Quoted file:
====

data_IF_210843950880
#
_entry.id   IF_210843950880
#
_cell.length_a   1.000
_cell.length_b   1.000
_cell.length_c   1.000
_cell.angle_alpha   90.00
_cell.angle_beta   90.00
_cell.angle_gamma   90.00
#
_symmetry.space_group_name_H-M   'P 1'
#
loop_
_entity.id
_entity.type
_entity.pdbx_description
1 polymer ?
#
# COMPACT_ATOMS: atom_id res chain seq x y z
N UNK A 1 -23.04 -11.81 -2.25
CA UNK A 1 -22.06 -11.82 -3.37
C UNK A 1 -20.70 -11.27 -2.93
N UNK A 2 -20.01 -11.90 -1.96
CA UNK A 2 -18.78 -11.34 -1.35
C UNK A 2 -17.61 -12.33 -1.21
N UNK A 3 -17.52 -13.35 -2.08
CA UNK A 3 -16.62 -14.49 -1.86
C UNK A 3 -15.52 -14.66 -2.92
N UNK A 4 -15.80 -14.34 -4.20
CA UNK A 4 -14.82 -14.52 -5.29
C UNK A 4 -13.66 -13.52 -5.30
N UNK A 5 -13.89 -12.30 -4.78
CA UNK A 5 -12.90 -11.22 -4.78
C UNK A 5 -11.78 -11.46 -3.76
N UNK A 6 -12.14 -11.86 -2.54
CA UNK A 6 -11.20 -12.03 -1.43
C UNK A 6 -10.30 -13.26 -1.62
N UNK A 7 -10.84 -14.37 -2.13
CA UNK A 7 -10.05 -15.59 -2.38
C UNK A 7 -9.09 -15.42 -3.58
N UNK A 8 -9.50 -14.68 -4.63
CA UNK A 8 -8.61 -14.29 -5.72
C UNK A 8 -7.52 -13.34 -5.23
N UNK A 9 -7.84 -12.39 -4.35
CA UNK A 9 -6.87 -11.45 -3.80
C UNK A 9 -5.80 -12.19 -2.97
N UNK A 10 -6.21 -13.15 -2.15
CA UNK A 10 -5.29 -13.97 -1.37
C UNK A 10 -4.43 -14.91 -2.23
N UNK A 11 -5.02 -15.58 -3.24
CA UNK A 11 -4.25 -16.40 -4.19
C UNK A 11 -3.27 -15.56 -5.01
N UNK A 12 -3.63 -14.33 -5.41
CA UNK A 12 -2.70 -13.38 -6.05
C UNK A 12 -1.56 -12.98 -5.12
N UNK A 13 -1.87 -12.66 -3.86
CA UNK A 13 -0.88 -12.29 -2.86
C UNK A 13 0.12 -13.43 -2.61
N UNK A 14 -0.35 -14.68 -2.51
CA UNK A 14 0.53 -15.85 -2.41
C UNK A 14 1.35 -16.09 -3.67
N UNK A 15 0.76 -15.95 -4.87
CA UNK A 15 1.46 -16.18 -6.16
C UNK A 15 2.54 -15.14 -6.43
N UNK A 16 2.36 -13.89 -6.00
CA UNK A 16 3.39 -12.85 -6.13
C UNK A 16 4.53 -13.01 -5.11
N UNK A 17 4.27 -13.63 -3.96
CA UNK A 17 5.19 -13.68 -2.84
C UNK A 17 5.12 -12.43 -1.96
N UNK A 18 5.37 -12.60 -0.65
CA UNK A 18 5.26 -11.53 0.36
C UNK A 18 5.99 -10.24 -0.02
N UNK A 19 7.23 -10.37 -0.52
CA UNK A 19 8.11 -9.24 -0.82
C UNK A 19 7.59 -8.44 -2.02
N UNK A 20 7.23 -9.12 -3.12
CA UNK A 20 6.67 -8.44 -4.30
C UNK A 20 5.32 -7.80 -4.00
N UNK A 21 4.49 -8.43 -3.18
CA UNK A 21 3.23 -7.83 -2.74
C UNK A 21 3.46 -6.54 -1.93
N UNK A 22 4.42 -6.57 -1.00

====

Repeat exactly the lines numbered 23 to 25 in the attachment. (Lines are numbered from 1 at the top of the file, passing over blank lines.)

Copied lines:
C UNK A 1 -20.70 -11.27 -2.93
N UNK A 2 -20.01 -11.90 -1.96
CA UNK A 2 -18.78 -11.34 -1.35